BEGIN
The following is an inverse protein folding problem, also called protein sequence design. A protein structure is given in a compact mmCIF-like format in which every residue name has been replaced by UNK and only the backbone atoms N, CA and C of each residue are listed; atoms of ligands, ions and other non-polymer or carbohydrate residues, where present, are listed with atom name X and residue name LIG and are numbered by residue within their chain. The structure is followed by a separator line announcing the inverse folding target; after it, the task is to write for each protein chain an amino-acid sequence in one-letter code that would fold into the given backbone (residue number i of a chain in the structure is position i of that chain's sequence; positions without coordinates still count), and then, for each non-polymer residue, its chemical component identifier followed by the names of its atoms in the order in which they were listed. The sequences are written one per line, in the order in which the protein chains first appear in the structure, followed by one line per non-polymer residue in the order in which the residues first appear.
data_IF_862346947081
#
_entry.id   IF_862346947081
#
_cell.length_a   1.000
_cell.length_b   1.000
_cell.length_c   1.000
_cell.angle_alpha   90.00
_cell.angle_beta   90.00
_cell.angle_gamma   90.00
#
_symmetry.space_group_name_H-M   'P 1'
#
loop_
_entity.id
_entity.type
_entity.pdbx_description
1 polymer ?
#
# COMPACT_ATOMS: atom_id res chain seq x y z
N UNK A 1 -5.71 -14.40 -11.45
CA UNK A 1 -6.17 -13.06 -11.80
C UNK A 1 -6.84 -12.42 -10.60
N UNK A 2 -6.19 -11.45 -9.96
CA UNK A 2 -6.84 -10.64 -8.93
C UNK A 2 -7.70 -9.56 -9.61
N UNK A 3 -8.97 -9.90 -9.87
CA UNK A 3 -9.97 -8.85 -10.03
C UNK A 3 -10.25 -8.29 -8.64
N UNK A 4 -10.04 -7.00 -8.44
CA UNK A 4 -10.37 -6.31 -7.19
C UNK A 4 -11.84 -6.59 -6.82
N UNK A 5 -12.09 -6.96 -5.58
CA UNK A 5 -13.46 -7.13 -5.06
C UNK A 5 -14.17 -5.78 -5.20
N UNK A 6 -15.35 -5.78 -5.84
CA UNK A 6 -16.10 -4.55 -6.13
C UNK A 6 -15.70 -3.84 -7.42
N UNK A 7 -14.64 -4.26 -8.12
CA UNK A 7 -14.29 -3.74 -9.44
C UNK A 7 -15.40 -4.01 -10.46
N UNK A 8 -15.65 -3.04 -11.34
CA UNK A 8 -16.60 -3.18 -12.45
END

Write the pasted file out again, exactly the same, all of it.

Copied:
The following is an inverse protein folding problem, also called protein sequence design. A protein structure is given in a compact mmCIF-like format in which every residue name has been replaced by UNK and only the backbone atoms N, CA and C of each residue are listed; atoms of ligands, ions and other non-polymer or carbohydrate residues, where present, are listed with atom name X and residue name LIG and are numbered by residue within their chain. The structure is followed by a separator line announcing the inverse folding target; after it, the task is to write for each protein chain an amino-acid sequence in one-letter code that would fold into the given backbone (residue number i of a chain in the structure is position i of that chain's sequence; positions without coordinates still count), and then, for each non-polymer residue, its chemical component identifier followed by the names of its atoms in the order in which they were listed. The sequences are written one per line, in the order in which the protein chains first appear in the structure, followed by one line per non-polymer residue in the order in which the residues first appear.
data_IF_862346947081
#
_entry.id   IF_862346947081
#
_cell.length_a   1.000
_cell.length_b   1.000
_cell.length_c   1.000
_cell.angle_alpha   90.00
_cell.angle_beta   90.00
_cell.angle_gamma   90.00
#
_symmetry.space_group_name_H-M   'P 1'
#
loop_
_entity.id
_entity.type
_entity.pdbx_description
1 polymer ?
#
# COMPACT_ATOMS: atom_id res chain seq x y z
N UNK A 1 -5.71 -14.40 -11.45
CA UNK A 1 -6.17 -13.06 -11.80
C UNK A 1 -6.84 -12.42 -10.60
N UNK A 2 -6.19 -11.45 -9.96
CA UNK A 2 -6.84 -10.64 -8.93
C UNK A 2 -7.70 -9.56 -9.61
N UNK A 3 -8.97 -9.90 -9.87
CA UNK A 3 -9.97 -8.85 -10.03
C UNK A 3 -10.25 -8.29 -8.64
N UNK A 4 -10.04 -7.00 -8.44
CA UNK A 4 -10.37 -6.31 -7.19
C UNK A 4 -11.84 -6.59 -6.82
N UNK A 5 -12.09 -6.96 -5.58
CA UNK A 5 -13.46 -7.13 -5.06
C UNK A 5 -14.17 -5.78 -5.20
N UNK A 6 -15.35 -5.78 -5.84
CA UNK A 6 -16.10 -4.55 -6.13
C UNK A 6 -15.70 -3.84 -7.42
N UNK A 7 -14.64 -4.26 -8.12
CA UNK A 7 -14.29 -3.74 -9.44
C UNK A 7 -15.40 -4.01 -10.46
N UNK A 8 -15.65 -3.04 -11.34
CA UNK A 8 -16.60 -3.18 -12.45